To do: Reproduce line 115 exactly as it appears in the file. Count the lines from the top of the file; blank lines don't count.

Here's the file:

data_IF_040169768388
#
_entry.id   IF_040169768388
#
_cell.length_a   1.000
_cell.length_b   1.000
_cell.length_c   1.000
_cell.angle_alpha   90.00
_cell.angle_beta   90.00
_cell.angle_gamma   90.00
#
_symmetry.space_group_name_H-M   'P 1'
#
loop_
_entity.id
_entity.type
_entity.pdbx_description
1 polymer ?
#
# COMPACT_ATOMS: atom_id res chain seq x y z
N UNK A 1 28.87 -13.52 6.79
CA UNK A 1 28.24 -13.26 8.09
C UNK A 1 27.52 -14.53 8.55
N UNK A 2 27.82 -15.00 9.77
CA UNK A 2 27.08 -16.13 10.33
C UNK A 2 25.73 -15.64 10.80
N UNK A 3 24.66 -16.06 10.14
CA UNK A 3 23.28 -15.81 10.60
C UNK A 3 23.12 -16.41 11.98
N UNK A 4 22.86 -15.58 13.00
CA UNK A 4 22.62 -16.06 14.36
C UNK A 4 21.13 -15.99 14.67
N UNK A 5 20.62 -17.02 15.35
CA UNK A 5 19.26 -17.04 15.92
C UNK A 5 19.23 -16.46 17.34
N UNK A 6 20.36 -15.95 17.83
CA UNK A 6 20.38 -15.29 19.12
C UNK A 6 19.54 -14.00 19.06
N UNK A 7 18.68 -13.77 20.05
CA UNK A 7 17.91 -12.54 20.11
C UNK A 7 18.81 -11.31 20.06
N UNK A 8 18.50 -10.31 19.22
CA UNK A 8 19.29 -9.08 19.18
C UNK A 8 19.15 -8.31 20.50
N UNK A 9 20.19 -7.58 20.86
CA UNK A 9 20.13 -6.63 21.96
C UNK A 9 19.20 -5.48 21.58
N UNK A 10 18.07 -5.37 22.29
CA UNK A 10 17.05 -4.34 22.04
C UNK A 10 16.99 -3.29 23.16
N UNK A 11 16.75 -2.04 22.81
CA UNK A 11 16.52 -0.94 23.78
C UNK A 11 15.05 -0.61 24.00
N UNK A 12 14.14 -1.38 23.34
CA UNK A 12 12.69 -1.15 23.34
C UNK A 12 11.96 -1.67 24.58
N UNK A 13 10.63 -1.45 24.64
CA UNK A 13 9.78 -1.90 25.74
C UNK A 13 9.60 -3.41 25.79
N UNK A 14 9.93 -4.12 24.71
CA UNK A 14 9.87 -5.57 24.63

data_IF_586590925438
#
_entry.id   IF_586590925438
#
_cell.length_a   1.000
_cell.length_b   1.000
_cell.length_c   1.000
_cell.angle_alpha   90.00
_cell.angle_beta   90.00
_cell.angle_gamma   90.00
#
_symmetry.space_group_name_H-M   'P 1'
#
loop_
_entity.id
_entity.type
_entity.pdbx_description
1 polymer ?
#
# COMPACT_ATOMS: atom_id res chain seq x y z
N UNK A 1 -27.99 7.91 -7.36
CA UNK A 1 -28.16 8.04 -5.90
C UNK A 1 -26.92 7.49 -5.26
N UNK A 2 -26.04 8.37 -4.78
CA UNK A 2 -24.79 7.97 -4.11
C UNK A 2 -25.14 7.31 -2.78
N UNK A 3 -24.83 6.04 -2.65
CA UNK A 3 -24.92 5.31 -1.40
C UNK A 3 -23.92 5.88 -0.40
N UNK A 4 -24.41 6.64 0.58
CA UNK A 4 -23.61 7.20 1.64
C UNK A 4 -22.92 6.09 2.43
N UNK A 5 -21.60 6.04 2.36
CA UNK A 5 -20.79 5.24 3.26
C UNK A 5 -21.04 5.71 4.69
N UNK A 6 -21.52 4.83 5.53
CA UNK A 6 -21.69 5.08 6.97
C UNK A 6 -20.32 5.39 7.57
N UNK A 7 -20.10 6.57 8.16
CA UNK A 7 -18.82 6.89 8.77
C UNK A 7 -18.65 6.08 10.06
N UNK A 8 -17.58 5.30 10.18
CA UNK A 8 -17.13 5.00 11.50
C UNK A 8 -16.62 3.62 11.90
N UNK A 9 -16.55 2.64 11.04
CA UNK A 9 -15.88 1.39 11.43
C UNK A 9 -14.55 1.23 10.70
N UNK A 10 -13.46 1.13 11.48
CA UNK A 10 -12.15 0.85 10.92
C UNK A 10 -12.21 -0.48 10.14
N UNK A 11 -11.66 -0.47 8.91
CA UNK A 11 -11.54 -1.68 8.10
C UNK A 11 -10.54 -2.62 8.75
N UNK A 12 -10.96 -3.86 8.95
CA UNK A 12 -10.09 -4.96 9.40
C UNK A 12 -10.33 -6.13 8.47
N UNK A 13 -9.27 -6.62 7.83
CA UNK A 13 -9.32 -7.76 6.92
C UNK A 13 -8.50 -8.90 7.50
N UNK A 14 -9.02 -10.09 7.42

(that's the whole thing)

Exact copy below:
N UNK A 12 -10.96 -3.86 8.95